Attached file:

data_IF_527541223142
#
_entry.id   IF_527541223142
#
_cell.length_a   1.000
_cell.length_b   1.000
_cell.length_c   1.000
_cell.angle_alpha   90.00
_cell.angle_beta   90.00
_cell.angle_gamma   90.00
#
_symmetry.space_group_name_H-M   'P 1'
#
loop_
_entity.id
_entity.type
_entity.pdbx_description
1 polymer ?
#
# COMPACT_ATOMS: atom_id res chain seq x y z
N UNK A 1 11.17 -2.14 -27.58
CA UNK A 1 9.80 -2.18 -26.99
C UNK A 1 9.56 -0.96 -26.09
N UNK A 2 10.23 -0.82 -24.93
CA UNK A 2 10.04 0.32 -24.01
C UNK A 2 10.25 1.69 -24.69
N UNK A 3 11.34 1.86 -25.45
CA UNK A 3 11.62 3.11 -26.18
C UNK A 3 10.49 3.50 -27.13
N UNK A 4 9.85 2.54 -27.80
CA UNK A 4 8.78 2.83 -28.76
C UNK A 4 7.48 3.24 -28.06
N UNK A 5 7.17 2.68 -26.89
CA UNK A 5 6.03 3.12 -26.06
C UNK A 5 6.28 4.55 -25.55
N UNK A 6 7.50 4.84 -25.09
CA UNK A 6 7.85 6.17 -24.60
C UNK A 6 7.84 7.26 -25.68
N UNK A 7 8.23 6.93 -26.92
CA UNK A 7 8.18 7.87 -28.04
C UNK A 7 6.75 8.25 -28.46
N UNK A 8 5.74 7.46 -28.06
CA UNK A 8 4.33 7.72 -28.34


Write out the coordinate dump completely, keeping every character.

data_IF_527541223142
#
_entry.id   IF_527541223142
#
_cell.length_a   1.000
_cell.length_b   1.000
_cell.length_c   1.000
_cell.angle_alpha   90.00
_cell.angle_beta   90.00
_cell.angle_gamma   90.00
#
_symmetry.space_group_name_H-M   'P 1'
#
loop_
_entity.id
_entity.type
_entity.pdbx_description
1 polymer ?
#
# COMPACT_ATOMS: atom_id res chain seq x y z
N UNK A 1 11.17 -2.14 -27.58
CA UNK A 1 9.80 -2.18 -26.99
C UNK A 1 9.56 -0.96 -26.09
N UNK A 2 10.23 -0.82 -24.93
CA UNK A 2 10.04 0.32 -24.01
C UNK A 2 10.25 1.69 -24.69
N UNK A 3 11.34 1.86 -25.45
CA UNK A 3 11.62 3.11 -26.18
C UNK A 3 10.49 3.50 -27.13
N UNK A 4 9.85 2.54 -27.80
CA UNK A 4 8.78 2.83 -28.76
C UNK A 4 7.48 3.24 -28.06
N UNK A 5 7.17 2.68 -26.89
CA UNK A 5 6.03 3.12 -26.06
C UNK A 5 6.28 4.55 -25.55
N UNK A 6 7.50 4.84 -25.09
CA UNK A 6 7.85 6.17 -24.60
C UNK A 6 7.84 7.26 -25.68
N UNK A 7 8.23 6.93 -26.92
CA UNK A 7 8.18 7.87 -28.04
C UNK A 7 6.75 8.25 -28.46
N UNK A 8 5.74 7.46 -28.06
CA UNK A 8 4.33 7.72 -28.34